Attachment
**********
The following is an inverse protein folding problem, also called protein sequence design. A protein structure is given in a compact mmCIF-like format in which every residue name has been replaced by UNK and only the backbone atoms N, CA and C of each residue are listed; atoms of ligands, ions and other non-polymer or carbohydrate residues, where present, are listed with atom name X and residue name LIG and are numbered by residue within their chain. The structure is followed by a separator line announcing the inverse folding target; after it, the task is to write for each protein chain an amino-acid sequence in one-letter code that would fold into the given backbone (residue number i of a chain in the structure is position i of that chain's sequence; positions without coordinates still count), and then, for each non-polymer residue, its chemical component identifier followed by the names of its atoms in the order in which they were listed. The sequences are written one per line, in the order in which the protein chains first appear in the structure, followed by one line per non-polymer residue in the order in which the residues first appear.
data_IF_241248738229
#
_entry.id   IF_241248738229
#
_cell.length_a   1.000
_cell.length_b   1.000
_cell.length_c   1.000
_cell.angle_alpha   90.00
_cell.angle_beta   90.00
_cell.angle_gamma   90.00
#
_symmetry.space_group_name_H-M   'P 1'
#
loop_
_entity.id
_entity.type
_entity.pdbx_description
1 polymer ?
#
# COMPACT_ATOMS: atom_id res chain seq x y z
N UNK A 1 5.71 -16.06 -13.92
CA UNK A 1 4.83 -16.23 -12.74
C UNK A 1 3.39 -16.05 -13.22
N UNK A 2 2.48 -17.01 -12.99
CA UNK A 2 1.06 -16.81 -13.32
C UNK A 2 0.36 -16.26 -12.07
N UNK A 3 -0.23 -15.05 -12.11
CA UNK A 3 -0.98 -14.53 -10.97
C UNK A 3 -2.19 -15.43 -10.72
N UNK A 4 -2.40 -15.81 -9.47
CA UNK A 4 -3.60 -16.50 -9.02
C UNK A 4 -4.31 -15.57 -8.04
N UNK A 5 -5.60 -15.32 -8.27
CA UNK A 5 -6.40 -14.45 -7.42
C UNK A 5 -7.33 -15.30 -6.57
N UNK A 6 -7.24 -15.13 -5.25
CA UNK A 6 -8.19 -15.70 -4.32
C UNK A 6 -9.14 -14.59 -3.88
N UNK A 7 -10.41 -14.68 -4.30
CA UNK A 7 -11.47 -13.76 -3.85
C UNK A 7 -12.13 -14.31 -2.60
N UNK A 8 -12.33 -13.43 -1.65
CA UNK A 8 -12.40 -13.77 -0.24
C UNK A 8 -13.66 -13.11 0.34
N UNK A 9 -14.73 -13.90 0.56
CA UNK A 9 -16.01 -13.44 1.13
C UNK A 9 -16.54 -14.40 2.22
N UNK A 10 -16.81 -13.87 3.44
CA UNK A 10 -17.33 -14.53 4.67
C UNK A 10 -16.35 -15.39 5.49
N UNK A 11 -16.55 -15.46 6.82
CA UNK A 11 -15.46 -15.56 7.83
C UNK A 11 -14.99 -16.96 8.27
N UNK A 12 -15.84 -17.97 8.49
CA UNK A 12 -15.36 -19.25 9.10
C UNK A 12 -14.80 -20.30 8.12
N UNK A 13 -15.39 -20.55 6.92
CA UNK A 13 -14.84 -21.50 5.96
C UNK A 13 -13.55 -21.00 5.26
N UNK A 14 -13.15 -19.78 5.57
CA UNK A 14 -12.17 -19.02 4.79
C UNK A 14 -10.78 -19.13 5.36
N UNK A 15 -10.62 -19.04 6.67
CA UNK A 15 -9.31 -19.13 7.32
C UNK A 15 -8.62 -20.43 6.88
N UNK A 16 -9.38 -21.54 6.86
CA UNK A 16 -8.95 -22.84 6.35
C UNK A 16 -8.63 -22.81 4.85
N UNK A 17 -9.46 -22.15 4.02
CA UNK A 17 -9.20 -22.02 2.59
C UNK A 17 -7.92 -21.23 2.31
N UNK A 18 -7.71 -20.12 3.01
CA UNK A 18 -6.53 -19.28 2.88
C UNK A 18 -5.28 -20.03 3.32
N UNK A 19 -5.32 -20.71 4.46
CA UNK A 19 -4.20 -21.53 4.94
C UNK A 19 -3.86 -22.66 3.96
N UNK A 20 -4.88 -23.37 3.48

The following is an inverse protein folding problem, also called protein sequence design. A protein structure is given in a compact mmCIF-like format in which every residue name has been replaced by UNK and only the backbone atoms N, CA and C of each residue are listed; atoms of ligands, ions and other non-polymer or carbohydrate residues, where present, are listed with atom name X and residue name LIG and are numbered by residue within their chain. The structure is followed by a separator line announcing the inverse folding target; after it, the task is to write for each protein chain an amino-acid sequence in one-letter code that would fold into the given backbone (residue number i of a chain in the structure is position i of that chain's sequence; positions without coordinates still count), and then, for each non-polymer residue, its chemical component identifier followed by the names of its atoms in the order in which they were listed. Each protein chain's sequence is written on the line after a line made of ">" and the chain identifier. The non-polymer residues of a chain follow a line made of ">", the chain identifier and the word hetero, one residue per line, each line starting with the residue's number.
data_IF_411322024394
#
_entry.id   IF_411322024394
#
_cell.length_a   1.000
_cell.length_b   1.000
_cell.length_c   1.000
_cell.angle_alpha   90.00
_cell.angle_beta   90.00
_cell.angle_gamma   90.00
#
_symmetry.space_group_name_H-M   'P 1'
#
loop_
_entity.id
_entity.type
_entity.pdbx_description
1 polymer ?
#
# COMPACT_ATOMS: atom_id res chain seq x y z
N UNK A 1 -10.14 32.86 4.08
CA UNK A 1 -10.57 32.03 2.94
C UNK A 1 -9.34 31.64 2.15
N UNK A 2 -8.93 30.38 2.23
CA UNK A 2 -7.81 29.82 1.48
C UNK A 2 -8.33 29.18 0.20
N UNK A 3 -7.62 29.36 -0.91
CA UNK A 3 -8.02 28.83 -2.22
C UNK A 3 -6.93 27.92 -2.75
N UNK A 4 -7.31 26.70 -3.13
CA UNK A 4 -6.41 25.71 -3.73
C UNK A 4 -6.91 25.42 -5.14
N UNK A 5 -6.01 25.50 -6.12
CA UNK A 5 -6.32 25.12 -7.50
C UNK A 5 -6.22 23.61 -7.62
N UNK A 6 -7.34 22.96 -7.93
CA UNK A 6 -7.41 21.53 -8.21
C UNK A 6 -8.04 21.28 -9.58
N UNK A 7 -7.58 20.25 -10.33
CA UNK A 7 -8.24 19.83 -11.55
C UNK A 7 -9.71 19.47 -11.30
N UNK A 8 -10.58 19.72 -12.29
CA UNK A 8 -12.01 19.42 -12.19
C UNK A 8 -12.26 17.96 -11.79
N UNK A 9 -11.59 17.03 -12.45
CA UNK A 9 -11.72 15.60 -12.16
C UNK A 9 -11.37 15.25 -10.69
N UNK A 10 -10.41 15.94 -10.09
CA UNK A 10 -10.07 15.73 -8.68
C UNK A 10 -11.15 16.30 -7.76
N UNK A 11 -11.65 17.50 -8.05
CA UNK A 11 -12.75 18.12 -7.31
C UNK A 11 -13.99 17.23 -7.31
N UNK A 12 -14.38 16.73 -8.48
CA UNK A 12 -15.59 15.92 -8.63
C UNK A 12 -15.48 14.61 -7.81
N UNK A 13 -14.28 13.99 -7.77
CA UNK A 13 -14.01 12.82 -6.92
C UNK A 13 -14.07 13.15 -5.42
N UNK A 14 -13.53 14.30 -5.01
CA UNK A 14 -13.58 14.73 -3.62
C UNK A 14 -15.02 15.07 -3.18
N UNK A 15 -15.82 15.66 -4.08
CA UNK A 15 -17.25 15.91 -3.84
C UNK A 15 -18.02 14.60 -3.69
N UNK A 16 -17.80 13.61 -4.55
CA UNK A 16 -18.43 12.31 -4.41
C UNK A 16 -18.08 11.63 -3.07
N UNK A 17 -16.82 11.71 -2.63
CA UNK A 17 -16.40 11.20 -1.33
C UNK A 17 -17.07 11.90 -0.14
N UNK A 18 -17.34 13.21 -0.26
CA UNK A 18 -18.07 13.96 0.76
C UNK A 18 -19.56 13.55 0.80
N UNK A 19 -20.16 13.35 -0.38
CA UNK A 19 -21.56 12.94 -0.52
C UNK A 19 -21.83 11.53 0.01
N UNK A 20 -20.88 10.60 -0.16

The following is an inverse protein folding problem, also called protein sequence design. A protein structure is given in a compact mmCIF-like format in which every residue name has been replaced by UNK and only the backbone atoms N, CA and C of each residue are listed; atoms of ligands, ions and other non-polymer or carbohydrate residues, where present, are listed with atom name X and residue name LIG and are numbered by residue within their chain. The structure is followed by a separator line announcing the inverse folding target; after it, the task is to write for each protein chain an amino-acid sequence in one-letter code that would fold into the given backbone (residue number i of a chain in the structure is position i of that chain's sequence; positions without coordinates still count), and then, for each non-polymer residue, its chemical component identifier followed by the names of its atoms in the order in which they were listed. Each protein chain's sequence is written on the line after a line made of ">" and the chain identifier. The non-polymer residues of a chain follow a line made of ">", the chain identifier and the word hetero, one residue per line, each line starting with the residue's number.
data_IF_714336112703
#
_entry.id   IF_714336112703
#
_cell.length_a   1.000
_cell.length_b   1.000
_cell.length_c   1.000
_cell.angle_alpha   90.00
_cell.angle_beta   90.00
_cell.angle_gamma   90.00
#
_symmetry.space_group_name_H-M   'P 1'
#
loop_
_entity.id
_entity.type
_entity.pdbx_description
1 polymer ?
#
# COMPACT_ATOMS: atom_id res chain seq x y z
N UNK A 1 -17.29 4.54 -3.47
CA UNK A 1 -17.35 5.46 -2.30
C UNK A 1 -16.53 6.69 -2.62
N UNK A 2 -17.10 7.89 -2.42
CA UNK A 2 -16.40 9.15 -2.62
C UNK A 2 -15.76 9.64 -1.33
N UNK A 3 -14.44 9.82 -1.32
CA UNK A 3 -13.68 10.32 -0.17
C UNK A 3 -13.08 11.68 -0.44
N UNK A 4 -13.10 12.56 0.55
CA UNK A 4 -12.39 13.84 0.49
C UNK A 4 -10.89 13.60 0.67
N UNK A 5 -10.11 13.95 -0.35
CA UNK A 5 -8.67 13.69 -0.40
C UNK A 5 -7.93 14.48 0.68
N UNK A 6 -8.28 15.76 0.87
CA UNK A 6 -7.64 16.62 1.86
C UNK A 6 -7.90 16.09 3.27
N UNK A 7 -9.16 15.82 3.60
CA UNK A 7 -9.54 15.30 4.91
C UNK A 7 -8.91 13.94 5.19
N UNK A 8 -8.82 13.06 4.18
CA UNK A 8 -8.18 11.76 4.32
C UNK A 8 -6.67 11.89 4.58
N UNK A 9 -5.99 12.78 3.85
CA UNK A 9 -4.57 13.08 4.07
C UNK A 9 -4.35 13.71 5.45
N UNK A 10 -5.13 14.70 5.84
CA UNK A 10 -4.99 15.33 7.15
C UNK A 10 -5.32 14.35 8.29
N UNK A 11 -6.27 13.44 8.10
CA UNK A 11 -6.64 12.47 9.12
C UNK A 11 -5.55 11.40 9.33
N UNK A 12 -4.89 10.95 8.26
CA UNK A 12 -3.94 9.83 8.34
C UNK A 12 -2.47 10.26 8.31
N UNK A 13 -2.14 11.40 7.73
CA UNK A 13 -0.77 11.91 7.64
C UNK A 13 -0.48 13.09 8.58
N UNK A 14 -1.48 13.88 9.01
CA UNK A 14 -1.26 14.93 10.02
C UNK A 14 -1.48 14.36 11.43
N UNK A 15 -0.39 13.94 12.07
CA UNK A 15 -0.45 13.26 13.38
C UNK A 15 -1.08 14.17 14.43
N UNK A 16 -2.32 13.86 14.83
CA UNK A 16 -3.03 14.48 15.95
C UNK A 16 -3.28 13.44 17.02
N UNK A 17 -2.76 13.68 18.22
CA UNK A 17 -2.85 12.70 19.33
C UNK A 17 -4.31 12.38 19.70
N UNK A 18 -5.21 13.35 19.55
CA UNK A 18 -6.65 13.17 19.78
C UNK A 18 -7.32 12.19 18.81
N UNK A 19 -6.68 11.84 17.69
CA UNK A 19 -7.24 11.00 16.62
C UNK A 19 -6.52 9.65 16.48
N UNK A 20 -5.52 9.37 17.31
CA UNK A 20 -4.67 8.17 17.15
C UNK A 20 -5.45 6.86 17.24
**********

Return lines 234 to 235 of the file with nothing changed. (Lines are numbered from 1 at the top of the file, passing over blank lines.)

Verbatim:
N UNK A 19 -6.68 11.84 17.69
CA UNK A 19 -7.24 11.00 16.62